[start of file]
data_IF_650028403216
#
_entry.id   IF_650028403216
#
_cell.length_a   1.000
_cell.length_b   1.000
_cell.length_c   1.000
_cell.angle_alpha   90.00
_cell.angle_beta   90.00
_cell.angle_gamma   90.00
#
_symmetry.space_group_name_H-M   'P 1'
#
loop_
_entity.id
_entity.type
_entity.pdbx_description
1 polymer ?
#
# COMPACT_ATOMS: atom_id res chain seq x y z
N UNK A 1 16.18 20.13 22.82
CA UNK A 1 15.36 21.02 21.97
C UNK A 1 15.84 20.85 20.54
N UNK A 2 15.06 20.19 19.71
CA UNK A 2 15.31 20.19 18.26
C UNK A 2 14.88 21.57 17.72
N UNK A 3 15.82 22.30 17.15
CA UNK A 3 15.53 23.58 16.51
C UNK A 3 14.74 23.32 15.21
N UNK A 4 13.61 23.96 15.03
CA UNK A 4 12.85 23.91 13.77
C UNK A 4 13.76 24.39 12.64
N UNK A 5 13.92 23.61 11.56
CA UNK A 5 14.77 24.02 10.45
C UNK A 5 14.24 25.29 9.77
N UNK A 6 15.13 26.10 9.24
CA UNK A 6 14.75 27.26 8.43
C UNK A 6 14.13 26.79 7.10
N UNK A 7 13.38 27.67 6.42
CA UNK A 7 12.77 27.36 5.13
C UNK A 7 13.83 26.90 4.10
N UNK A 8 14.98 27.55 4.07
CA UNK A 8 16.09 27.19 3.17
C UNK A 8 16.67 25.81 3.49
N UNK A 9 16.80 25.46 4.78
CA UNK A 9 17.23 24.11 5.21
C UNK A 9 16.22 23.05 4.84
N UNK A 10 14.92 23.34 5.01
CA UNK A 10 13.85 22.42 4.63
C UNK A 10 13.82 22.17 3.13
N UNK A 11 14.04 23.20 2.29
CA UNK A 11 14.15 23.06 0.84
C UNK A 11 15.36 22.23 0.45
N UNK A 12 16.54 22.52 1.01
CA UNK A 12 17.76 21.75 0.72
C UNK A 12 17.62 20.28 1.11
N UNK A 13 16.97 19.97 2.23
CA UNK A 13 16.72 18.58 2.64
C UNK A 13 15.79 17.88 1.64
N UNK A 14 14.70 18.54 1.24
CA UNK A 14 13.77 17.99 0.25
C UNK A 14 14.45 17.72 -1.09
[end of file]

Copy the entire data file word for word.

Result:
data_IF_650028403216
#
_entry.id   IF_650028403216
#
_cell.length_a   1.000
_cell.length_b   1.000
_cell.length_c   1.000
_cell.angle_alpha   90.00
_cell.angle_beta   90.00
_cell.angle_gamma   90.00
#
_symmetry.space_group_name_H-M   'P 1'
#
loop_
_entity.id
_entity.type
_entity.pdbx_description
1 polymer ?
#
# COMPACT_ATOMS: atom_id res chain seq x y z
N UNK A 1 16.18 20.13 22.82
CA UNK A 1 15.36 21.02 21.97
C UNK A 1 15.84 20.85 20.54
N UNK A 2 15.06 20.19 19.71
CA UNK A 2 15.31 20.19 18.26
C UNK A 2 14.88 21.57 17.72
N UNK A 3 15.82 22.30 17.15
CA UNK A 3 15.53 23.58 16.51
C UNK A 3 14.74 23.32 15.21
N UNK A 4 13.61 23.96 15.03
CA UNK A 4 12.85 23.91 13.77
C UNK A 4 13.76 24.39 12.64
N UNK A 5 13.92 23.61 11.56
CA UNK A 5 14.77 24.02 10.45
C UNK A 5 14.24 25.29 9.77
N UNK A 6 15.13 26.10 9.24
CA UNK A 6 14.75 27.26 8.43
C UNK A 6 14.13 26.79 7.10
N UNK A 7 13.38 27.67 6.42
CA UNK A 7 12.77 27.36 5.13
C UNK A 7 13.83 26.90 4.10
N UNK A 8 14.98 27.55 4.07
CA UNK A 8 16.09 27.19 3.17
C UNK A 8 16.67 25.81 3.49
N UNK A 9 16.80 25.46 4.78
CA UNK A 9 17.23 24.11 5.21
C UNK A 9 16.22 23.05 4.84
N UNK A 10 14.92 23.34 5.01
CA UNK A 10 13.85 22.42 4.63
C UNK A 10 13.82 22.17 3.13
N UNK A 11 14.04 23.20 2.29
CA UNK A 11 14.15 23.06 0.84
C UNK A 11 15.36 22.23 0.45
N UNK A 12 16.54 22.52 1.01
CA UNK A 12 17.76 21.75 0.72
C UNK A 12 17.62 20.28 1.11
N UNK A 13 16.97 19.97 2.23
CA UNK A 13 16.72 18.58 2.64
C UNK A 13 15.79 17.88 1.64
N UNK A 14 14.70 18.54 1.24
CA UNK A 14 13.77 17.99 0.25
C UNK A 14 14.45 17.72 -1.09